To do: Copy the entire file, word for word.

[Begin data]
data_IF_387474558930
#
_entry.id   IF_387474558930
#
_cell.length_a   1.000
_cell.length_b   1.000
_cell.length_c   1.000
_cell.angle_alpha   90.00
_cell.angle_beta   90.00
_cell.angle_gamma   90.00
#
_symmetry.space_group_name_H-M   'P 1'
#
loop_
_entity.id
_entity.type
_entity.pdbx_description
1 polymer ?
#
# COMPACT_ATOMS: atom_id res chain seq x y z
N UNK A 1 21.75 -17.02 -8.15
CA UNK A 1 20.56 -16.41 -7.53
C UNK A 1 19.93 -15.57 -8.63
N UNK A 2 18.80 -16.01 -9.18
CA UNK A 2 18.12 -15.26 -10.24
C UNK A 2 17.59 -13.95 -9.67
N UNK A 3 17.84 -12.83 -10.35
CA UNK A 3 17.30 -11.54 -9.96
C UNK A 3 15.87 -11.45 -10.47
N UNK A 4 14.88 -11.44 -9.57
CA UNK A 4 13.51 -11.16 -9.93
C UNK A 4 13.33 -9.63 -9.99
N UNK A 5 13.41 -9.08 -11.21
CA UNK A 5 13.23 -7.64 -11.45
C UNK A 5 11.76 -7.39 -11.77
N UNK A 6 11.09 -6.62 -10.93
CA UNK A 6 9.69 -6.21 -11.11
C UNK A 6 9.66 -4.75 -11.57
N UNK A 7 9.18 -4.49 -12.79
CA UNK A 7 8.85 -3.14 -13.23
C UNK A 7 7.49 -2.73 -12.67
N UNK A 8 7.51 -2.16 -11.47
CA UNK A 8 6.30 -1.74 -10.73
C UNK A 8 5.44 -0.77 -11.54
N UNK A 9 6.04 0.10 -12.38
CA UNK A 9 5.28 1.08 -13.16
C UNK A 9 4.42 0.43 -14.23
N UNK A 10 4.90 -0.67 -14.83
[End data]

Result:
data_IF_387474558930
#
_entry.id   IF_387474558930
#
_cell.length_a   1.000
_cell.length_b   1.000
_cell.length_c   1.000
_cell.angle_alpha   90.00
_cell.angle_beta   90.00
_cell.angle_gamma   90.00
#
_symmetry.space_group_name_H-M   'P 1'
#
loop_
_entity.id
_entity.type
_entity.pdbx_description
1 polymer ?
#
# COMPACT_ATOMS: atom_id res chain seq x y z
N UNK A 1 21.75 -17.02 -8.15
CA UNK A 1 20.56 -16.41 -7.53
C UNK A 1 19.93 -15.57 -8.63
N UNK A 2 18.80 -16.01 -9.18
CA UNK A 2 18.12 -15.26 -10.24
C UNK A 2 17.59 -13.95 -9.67
N UNK A 3 17.84 -12.83 -10.35
CA UNK A 3 17.30 -11.54 -9.96
C UNK A 3 15.87 -11.45 -10.47
N UNK A 4 14.88 -11.44 -9.57
CA UNK A 4 13.51 -11.16 -9.93
C UNK A 4 13.33 -9.63 -9.99
N UNK A 5 13.41 -9.08 -11.21
CA UNK A 5 13.23 -7.64 -11.45
C UNK A 5 11.76 -7.39 -11.77
N UNK A 6 11.09 -6.62 -10.93
CA UNK A 6 9.69 -6.21 -11.11
C UNK A 6 9.66 -4.75 -11.57
N UNK A 7 9.18 -4.49 -12.79
CA UNK A 7 8.85 -3.14 -13.23
C UNK A 7 7.49 -2.73 -12.67
N UNK A 8 7.51 -2.16 -11.47
CA UNK A 8 6.30 -1.74 -10.73
C UNK A 8 5.44 -0.77 -11.54
N UNK A 9 6.04 0.10 -12.38
CA UNK A 9 5.28 1.08 -13.16
C UNK A 9 4.42 0.43 -14.23
N UNK A 10 4.90 -0.67 -14.83